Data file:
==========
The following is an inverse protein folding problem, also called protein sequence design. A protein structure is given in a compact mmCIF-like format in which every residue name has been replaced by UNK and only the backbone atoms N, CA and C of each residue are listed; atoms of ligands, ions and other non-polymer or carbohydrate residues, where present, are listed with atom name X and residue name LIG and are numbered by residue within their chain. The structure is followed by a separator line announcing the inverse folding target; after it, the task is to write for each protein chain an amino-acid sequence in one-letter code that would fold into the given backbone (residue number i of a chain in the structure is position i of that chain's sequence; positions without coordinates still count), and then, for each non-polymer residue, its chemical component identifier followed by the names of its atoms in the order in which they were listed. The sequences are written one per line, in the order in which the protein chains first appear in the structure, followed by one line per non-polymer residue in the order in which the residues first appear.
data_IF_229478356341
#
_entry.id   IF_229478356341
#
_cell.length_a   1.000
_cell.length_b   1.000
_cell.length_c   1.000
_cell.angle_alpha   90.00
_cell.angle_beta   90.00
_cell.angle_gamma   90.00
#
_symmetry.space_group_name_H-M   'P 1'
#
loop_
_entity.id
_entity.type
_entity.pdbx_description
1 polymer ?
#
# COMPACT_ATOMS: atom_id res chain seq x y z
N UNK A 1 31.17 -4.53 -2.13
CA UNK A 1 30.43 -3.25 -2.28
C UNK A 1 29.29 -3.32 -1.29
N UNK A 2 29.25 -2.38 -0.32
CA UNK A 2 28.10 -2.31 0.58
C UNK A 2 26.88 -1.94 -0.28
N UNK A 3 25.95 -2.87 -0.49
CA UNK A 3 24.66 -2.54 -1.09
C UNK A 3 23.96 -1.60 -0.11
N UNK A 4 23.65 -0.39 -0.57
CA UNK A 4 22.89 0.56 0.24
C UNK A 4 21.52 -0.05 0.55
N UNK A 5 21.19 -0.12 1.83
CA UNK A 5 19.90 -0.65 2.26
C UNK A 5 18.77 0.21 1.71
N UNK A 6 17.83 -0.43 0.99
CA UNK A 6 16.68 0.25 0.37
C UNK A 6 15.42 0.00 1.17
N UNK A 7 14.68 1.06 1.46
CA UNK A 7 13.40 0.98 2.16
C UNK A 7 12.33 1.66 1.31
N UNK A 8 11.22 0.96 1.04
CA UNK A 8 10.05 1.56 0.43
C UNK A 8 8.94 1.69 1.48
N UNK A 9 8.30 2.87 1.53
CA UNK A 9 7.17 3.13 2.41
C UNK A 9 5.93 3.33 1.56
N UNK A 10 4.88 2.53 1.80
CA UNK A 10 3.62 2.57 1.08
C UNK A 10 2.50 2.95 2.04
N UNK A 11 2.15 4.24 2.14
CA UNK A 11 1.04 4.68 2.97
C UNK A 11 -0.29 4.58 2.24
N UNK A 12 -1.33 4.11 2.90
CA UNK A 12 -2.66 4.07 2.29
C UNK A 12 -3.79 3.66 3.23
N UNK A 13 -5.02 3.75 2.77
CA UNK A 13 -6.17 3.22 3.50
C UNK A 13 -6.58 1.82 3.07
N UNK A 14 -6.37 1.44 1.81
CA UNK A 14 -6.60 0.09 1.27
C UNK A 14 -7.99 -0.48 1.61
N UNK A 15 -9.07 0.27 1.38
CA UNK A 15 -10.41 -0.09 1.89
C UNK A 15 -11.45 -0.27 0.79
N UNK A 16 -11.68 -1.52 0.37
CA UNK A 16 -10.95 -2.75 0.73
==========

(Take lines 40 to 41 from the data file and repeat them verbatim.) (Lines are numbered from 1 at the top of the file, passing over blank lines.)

N UNK A 7 14.68 1.06 1.46
CA UNK A 7 13.40 0.98 2.16